On Wednesday, March 14, 2018, NELA joined the National Women’s Law Center (NWLC) and a group of over two dozen women’s, employee, and civil rights organizations in supporting the Plaintiff-Appellants in their appeal in Jock, et al. v. Sterling Jewelers, pending currently in the U.S. Court of Appeals for the Second Circuit. This long-running case involves a challenge to systemic sex discrimination in pay and promotion opportunities under Title VII of the Civil Rights Act and the Equal Pay Act. After being moved from court into arbitration, the plaintiffs in this case argued successfully to the arbitrator that they are entitled to proceed as a class. The defendant convinced the district court to reverse the arbitrator’s decision to certify the class, and the plaintiffs have appealed. Among other important arguments, the amicus brief highlights how essential class actions are to efficiently and effectively addressing pervasive workplace abuses, while also protecting class members from the retaliation they are far too likely to face if forced to proceed individually. The brief was drafted by our colleagues at the NWLC and NELA member Carolyn Wheeler from Katz, Marshall & Banks, LLP (Washington, DC).… Read More
NELA was proud to join with our colleagues at the National Employment Law Project and ten labor unions in filing an amicus brief in the U.S. Supreme Court on Wednesday, August 16, 2017, in support of the National Labor Relations Board and employees in three consolidated cases addressing the validity of class, collective, and joint action bans in forced arbitration clauses in employment agreements. Specifically, the cases turn on whether the National Labor Relations Act (NLRA) and Norris-LaGuardia Act (NLGA) make it unlawful for an employer to prohibit its employees from filing legal claims on a joint, class, collective or other group action basis. The brief provides important context regarding the enactment of the NLRA and NLGA in demonstrating that the right to engage in “concerted activities for the purpose of . . . mutual aid or protection” contained in those statutes includes pursuing joint, class, and/or collective litigation. As such, forced arbitration clauses that prohibit employees from engaging in such activities in any forum, as a condition of employment, are invalid and unenforceable. The amicus brief was drafted by NELA member Michael Rubin and Eric P. Brown (both from Altshuler Berzon LLP, San Francisco, CA), with substantial input from … Read More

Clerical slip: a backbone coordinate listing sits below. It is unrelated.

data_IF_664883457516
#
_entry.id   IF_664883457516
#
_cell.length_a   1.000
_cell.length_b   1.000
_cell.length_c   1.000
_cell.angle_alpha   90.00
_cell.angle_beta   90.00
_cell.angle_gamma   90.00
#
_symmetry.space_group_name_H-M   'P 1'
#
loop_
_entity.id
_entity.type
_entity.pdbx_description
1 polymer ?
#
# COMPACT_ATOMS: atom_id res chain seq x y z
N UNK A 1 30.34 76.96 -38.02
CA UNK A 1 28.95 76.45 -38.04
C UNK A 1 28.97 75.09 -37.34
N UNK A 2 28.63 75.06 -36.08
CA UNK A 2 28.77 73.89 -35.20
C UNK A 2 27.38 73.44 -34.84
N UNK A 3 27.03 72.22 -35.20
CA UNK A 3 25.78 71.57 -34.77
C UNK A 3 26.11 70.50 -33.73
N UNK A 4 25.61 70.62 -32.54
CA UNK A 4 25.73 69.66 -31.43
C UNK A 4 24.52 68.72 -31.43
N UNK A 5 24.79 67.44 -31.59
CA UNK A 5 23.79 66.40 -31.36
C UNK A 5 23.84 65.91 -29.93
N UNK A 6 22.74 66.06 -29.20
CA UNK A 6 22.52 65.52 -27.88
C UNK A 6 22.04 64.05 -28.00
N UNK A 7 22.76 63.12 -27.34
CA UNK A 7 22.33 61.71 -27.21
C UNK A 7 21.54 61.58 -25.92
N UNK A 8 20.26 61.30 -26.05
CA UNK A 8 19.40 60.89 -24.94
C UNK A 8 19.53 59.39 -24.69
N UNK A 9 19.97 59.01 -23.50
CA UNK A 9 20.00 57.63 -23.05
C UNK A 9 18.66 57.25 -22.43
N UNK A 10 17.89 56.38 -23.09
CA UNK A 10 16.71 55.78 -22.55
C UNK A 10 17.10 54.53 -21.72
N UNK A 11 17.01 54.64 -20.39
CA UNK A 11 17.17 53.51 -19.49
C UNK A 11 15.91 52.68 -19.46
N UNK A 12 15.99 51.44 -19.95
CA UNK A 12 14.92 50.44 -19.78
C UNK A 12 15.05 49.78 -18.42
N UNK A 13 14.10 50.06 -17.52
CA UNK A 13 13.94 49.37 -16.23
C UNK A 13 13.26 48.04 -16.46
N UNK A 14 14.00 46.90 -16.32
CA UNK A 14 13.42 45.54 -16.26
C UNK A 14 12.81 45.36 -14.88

On January 19, 2016 NELA joined the National Employment Law Project, the National Association of Consumer Advocates, the National Consumer Law Center, and Towards Justice in filing an amicus brief in support of the Plaintiff-Appellees in Mohamed/Gillette v. Uber.
Our amicus brief makes three key arguments in support of the drivers. First, the brief points out that the provisions of the forced arbitration clauses at issue related to the sharing of fees and costs would make arbitration prohibitively expensive for the drivers, thus preventing them from effectively vindicating their rights under federal law. Second, the brief argues that the forced arbitration provisions are both procedurally and substantively unconscionable under California law, and cannot be saved through the inclusion of an opt-out mechanism that few drivers would understand and most would be unlikely to utilize. Third, the brief identifies the serious problems that would arise if the court adopted the defendants’ proposed rule regarding the severability of unlawful terms in arbitration agreements. Under such a rule, employers would have little incentive to refrain from including unconscionable terms in arbitration agreements, knowing that courts would merely sever the offending terms and enforce the arbitration agreement anyway.
The amicus brief was drafted … Read More